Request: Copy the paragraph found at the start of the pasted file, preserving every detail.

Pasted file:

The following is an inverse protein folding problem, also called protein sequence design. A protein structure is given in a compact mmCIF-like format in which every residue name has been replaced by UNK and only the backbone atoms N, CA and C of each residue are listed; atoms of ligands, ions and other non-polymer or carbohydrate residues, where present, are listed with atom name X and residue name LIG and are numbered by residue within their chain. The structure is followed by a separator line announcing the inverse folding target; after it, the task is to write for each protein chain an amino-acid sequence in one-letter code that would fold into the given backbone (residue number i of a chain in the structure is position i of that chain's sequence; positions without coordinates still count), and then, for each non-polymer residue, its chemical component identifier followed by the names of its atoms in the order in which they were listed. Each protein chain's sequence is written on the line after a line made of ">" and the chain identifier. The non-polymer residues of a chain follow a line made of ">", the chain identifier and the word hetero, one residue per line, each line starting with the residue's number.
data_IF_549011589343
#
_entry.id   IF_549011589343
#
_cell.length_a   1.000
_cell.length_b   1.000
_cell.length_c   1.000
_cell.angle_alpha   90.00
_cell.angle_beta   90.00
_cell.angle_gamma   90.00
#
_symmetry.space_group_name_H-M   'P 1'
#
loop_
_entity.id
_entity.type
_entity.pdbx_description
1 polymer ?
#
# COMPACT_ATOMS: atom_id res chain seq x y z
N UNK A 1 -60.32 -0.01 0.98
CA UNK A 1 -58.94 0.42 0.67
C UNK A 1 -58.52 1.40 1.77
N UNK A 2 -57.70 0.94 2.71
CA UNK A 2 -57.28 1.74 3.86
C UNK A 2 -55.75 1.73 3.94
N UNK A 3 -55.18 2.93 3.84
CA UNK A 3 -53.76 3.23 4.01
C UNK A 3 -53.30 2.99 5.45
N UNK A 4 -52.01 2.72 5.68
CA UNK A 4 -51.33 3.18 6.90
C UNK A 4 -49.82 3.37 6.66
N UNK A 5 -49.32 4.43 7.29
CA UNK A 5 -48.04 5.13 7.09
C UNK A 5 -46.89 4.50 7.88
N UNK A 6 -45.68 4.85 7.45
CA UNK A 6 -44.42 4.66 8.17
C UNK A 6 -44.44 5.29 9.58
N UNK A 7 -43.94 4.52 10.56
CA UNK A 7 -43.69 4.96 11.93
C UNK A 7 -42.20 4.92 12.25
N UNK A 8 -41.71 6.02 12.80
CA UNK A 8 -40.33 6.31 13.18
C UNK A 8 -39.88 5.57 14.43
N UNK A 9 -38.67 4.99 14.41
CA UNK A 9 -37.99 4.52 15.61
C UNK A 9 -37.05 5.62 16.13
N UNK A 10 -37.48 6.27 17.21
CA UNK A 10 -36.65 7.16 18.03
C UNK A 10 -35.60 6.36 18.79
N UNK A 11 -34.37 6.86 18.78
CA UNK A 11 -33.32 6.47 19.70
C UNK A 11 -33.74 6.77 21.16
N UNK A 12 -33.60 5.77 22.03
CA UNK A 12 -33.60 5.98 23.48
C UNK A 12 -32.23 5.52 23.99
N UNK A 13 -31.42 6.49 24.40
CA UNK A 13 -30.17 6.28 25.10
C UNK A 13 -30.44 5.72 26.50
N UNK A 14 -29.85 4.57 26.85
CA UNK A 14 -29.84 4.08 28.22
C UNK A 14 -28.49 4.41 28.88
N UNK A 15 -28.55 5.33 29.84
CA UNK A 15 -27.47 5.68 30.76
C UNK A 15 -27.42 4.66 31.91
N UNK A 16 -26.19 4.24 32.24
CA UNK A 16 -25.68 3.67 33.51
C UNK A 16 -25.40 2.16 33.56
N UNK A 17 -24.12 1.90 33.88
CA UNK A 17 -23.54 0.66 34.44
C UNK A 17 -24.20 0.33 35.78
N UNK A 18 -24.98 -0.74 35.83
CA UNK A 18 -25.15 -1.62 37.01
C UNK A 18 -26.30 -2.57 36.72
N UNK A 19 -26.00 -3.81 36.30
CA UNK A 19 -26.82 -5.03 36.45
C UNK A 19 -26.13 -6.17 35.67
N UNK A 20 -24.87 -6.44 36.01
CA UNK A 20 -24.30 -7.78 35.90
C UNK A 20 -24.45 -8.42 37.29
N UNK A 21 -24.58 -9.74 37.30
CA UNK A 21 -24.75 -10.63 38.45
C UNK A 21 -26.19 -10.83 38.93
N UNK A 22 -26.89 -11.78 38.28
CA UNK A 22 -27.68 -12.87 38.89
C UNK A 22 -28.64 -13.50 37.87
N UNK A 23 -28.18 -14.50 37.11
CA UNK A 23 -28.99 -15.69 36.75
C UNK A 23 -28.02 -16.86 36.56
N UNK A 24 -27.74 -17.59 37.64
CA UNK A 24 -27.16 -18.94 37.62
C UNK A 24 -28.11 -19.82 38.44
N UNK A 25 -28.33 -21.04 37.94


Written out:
The following is an inverse protein folding problem, also called protein sequence design. A protein structure is given in a compact mmCIF-like format in which every residue name has been replaced by UNK and only the backbone atoms N, CA and C of each residue are listed; atoms of ligands, ions and other non-polymer or carbohydrate residues, where present, are listed with atom name X and residue name LIG and are numbered by residue within their chain. The structure is followed by a separator line announcing the inverse folding target; after it, the task is to write for each protein chain an amino-acid sequence in one-letter code that would fold into the given backbone (residue number i of a chain in the structure is position i of that chain's sequence; positions without coordinates still count), and then, for each non-polymer residue, its chemical component identifier followed by the names of its atoms in the order in which they were listed. Each protein chain's sequence is written on the line after a line made of ">" and the chain identifier. The non-polymer residues of a chain follow a line made of ">", the chain identifier and the word hetero, one residue per line, each line starting with the residue's number.